Equipment

How To Decide On The Best Incline Treadmill

How To Decide On The Best Incline Treadmill | NordicTrack Blog

The real world isn’t flat. So why is your treadmill? Welcome to the world of incline treadmills. Setting steep inclines can be better for burning calories and for realistically preparing for races and other athletic events. An incline treadmill allows you to mimic the real world gradients of your next marathon, or burn twice as many calories as running flat. Finding the right incline treadmill is easy when you remember to consider these five basic factors.

1. Make sure the frame is sturdy and safe.

Back in 1998, Hal Higdon, winner of four World Masters Championships, mentor for over 250,000 marathon completers, and the longest contributing writer to Runner’s World offered this timeless advice: “The control panel shouldn’t jiggle.”

That advice is still true today. First things first, the treadmill needs to be sturdy and the display needs to be readable. This means the treadmill should have appropriate front and side handlebars to give you something to grab onto when the going gets tough. Also, if you’ve ever run on a treadmill with a wiggling screen in front of your face, you probably know that it can make for a nauseating run.

2. Find one with a good belt and motor.

From Harvard Health Publications: “look for a strong motor” and “a belt that’s long and wide enough for your stride”

That means a full-sized tread belt – at least 22 inches wide and 50 inches long. A full-size treadmill allows an average-sized adult a full range of motion.

The treadmill should have a surface that’s not too soft, but also isn’t too hard. Determining what is comfortable for you will require running on different models, but it’s worth your time.

3. Consider the latest maximum incline treadmills.

A 10 percent max incline is good and available on most low-budget treadmills. Fifteen percent is even better. But why not consider going all out with a 40 percent max incline? More incline means more calories burned. An average 200-pound user walking at 2 mph for 20 minutes burns 129.2 calories. An average user at a 10 percent incline burns 173.1 calories. But at a 40 percent incline, an average user weighing 200 pounds burns a whopping 304.7 calories in just 20 minutes.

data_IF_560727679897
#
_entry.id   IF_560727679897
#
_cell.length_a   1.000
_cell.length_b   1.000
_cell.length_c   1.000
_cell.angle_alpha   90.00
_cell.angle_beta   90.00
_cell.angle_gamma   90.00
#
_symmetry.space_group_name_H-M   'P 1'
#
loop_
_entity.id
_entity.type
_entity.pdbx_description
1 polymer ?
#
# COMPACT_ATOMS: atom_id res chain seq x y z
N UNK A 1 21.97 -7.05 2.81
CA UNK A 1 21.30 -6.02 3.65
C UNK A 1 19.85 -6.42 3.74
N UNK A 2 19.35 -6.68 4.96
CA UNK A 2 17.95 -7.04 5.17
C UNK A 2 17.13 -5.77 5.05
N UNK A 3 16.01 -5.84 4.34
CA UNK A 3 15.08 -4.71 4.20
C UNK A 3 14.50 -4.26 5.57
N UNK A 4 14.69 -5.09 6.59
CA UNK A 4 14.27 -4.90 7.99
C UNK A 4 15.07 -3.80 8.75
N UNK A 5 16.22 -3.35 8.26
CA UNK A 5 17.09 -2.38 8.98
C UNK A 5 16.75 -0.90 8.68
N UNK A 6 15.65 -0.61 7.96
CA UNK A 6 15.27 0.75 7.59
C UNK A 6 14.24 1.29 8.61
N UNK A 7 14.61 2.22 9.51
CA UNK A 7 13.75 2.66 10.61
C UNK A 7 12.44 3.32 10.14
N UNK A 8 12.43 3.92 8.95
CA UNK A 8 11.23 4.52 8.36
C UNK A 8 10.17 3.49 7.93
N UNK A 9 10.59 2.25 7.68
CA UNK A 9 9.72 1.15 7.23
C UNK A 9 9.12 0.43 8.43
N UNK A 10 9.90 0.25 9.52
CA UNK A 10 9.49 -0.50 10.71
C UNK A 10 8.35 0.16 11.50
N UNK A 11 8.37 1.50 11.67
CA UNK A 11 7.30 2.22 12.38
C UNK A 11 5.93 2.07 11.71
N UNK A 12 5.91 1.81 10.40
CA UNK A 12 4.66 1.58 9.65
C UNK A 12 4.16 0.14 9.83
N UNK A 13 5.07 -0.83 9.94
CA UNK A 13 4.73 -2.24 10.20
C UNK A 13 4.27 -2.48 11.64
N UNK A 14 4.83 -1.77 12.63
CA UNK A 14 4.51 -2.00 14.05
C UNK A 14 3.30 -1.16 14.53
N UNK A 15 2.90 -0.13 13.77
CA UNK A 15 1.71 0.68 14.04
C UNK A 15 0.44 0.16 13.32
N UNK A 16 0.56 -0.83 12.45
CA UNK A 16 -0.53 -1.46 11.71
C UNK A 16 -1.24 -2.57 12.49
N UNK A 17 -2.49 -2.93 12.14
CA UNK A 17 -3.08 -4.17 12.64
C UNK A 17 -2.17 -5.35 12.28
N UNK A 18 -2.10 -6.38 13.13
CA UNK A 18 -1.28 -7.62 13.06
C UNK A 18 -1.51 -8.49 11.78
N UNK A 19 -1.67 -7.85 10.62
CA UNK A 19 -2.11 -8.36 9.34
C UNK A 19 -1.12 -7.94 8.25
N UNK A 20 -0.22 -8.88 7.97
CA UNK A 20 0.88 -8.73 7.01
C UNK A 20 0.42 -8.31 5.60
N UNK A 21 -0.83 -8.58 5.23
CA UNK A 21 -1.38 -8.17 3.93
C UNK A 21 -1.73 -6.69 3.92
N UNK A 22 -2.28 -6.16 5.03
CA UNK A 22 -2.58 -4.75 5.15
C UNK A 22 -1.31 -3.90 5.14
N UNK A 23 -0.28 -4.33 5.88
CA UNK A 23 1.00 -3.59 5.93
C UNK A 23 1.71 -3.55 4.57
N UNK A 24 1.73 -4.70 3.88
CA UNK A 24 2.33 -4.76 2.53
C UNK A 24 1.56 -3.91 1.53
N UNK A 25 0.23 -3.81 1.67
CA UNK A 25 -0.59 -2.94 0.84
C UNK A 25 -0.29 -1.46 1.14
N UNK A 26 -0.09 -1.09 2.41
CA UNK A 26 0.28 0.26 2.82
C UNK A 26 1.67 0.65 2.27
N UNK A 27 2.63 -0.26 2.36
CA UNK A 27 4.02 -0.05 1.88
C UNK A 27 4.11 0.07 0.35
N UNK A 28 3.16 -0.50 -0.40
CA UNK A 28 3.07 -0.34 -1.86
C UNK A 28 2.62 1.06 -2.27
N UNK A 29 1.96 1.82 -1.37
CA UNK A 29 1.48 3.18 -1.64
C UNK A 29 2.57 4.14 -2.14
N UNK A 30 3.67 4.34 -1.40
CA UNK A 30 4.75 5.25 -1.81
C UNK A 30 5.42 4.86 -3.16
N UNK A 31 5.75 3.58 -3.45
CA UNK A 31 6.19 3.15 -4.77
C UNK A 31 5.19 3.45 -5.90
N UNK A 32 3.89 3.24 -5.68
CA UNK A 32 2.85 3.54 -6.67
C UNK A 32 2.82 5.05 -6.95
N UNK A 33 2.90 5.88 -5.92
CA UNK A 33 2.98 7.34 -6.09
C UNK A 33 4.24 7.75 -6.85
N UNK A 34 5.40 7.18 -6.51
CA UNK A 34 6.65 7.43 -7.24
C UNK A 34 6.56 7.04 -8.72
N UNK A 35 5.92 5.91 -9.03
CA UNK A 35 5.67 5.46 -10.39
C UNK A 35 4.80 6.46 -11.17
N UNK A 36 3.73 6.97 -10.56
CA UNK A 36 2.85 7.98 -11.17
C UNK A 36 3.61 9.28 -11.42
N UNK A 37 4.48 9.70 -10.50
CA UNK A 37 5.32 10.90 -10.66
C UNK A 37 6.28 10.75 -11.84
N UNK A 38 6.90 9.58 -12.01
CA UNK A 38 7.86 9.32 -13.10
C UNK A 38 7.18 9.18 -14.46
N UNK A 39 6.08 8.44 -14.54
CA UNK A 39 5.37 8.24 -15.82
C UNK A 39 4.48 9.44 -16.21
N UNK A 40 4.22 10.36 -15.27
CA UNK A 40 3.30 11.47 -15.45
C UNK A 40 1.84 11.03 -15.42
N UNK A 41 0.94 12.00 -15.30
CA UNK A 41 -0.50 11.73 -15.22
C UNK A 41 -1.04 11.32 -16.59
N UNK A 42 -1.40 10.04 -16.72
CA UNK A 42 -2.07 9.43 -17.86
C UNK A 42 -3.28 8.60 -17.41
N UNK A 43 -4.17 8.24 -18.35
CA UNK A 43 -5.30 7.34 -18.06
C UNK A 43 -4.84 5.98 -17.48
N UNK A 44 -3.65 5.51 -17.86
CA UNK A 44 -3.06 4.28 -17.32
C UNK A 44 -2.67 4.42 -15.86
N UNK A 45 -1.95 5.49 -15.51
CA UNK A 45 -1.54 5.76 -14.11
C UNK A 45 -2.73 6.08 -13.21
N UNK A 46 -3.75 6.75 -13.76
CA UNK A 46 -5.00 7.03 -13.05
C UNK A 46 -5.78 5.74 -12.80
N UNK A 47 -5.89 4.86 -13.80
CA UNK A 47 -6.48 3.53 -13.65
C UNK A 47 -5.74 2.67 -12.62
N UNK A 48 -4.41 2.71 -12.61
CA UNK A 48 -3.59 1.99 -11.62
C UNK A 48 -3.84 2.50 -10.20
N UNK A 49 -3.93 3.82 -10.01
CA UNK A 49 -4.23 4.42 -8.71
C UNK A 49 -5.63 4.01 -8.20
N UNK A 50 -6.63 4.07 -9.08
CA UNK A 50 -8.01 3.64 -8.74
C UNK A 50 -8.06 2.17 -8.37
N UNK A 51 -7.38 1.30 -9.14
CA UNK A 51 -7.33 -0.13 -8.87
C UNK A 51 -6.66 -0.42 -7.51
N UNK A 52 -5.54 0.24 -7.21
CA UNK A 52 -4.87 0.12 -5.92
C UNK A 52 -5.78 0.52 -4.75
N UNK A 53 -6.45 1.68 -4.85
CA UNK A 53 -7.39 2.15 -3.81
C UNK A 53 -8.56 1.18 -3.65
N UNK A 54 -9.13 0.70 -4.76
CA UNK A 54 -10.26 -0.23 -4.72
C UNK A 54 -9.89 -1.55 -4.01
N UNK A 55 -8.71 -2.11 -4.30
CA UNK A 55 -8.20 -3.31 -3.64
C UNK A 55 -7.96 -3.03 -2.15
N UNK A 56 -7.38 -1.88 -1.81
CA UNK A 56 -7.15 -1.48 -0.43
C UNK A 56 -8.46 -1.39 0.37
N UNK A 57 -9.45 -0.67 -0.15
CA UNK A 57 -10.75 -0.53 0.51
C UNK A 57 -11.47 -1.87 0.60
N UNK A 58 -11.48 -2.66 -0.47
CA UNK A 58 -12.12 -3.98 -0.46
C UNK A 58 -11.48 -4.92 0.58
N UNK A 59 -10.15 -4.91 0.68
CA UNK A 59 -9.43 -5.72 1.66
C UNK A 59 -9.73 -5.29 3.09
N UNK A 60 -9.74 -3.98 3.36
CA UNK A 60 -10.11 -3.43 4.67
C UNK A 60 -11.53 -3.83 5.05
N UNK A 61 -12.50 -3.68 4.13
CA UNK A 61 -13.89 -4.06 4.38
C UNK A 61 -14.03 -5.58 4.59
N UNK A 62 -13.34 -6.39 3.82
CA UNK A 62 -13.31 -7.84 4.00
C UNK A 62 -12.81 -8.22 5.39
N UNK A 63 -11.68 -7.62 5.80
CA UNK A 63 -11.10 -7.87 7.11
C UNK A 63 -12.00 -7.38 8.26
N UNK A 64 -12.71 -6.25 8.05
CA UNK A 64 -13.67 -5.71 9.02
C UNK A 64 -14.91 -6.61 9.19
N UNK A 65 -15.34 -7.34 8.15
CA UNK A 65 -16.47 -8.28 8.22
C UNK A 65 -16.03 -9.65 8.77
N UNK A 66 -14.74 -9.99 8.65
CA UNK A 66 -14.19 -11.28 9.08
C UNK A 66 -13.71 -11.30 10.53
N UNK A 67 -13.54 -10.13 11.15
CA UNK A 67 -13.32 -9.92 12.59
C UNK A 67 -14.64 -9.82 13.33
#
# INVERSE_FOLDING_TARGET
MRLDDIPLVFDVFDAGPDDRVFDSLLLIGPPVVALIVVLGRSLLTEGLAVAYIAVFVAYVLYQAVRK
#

4. Take a look at the other features.

Incline treadmills have the ability to recreate an uphill run, and some of them can even do downhill also. Some treadmills even have monitors that make it easy to create a simulated experience. From running uphill in a forest or a desert, the right scenery can give you all the motivation you need to reach your goals. Unique running programs are also essential. Also consider if it will sync up with your other devices such as tablets, phones, or Fitbits.

5. Don’t forget the Warranty.

Incline treadmills move a lot. Instead of just going round and round, they go up and down too. When treadmills move more, they wear more. Marathoners, athletes, and competitors should look for a longer warranty because they’ll put even more wear on the machine.

Finding the right incline treadmill can be easy. Just remember the five important factors, and don’t forget to read the reviews!



DISCLAIMER: This post is not intended to replace the advice of a medical professional. The above information should not be used to diagnose, treat, or prevent any disease or medical condition. Please consult your doctor before making any changes to your diet, sleep methods, daily activity, or fitness routine. NordicTrack assumes no responsibility for any personal injury or damage sustained by any recommendations, opinions, or advice given in this article.
**Never stand on the walking belt when starting the machine, and remember to always use the safety key when using the treadmill. Please remember to follow all safety precautions that are listed in your treadmill Users Manual.**


Sources:

https://www.nordictrack.com/incline-trainers

https://digitalcommons.wku.edu/ijes/vol12/iss2/21/ (This study was commissioned and paid for by ICON Health & Fitness, Inc.)

https://www.nordictrack.com/learn/introducing-commercial-x32i-incline-treadmill/

http://www.halhigdon.com/biography/

http://www.health.harvard.edu/healthbeat/tips-for-choosing-the-right-exercise-equipment

https://www.cdc.gov/nchs/fastats/body-measurements.htm

https://42.195km.net/e/treadsim/

http://www.treadmillreviews.com/blog/the-uphill-battle-to-find-the-best-incline-treadmill-reviews/